https://commons.wikimedia.org/wiki/File:KITLV_377939_-_Clifton_and_Co._-_The_deserted_city_of_Fatehpur_Sikri_in_northern_India_-_Around_1890.tif

Paolo Bacigalupi’s latest novel is grim and brutal. The world of “The Water Knife” is transitioning from one order to another. Characters are trying to figure out how to survive in a harsh and unforgiving environment created by long term negligence, as well as contemporary (to the setting) corruption. Some try to cling to a memory of the old order, other try to remake the world, most are just trying to get by.

The primary characters were well fleshed out, with believable origins and motivations, as well as changing attitudes.

The plot is structured by following three characters who’s lives intersect. This is a risky move, but it works well here and the coincidental interactions don’t make the novel feel too claustrophobic or artificial. There are plenty of twists that resolve in was that jibe with the motivations and perspectives of the different character.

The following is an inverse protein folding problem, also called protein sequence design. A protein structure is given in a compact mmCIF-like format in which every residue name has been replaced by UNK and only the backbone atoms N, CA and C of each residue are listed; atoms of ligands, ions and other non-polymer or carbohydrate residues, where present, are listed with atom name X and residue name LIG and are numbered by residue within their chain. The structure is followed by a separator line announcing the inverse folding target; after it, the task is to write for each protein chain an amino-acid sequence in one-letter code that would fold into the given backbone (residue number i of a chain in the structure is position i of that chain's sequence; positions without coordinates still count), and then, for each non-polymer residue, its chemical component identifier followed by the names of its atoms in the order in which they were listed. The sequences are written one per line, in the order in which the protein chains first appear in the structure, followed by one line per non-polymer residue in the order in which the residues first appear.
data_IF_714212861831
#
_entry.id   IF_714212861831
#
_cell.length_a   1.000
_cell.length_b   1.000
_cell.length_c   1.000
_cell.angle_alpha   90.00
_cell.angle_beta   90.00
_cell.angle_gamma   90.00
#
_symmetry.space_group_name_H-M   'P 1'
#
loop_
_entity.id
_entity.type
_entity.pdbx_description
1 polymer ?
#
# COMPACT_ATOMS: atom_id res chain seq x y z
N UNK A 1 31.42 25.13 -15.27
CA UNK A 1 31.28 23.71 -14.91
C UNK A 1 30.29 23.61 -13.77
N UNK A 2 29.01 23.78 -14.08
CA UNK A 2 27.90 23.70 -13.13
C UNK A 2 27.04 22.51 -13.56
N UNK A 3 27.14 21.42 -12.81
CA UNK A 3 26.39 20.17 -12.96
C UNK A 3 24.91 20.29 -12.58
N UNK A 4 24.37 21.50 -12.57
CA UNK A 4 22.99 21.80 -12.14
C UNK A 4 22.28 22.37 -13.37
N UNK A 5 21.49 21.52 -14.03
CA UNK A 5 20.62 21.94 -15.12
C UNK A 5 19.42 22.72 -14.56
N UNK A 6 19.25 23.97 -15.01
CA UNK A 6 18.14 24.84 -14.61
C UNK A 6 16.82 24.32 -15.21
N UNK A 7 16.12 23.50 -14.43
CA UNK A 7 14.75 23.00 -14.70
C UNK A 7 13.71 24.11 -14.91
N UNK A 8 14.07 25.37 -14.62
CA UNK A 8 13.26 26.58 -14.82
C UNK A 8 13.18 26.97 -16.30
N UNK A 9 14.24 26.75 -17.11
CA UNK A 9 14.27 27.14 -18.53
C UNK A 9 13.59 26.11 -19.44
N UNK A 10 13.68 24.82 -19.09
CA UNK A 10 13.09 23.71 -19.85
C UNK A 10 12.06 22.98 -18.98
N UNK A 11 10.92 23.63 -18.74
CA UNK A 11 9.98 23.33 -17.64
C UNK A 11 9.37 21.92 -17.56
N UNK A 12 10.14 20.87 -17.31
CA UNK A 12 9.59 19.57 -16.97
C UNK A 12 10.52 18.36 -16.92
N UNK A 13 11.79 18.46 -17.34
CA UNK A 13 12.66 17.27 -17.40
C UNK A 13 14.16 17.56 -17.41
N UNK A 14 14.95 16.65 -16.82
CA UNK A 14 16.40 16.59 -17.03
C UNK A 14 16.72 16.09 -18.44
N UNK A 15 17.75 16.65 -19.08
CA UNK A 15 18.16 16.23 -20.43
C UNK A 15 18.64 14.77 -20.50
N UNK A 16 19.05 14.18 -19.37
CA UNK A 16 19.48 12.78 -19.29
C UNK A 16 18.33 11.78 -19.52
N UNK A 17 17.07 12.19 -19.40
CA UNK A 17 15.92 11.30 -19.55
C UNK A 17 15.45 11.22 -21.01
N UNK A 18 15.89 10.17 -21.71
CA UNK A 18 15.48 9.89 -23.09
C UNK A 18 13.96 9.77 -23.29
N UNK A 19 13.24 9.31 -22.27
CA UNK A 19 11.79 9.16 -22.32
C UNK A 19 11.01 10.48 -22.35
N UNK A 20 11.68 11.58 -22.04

I should note, that there is one chapter in this book that made me pretty uncomfortable. I can’t really judge it fairly from a literary perspective. It fit into the story, environment, and I though it was handled… OK, but it was …. gross.

I totally understand why someone would find this book cynical and abhorrent. I certainly wouldn’t recommend it to everyone. But if you aren’t completely turned away by the gruesomeness then this book might be for you.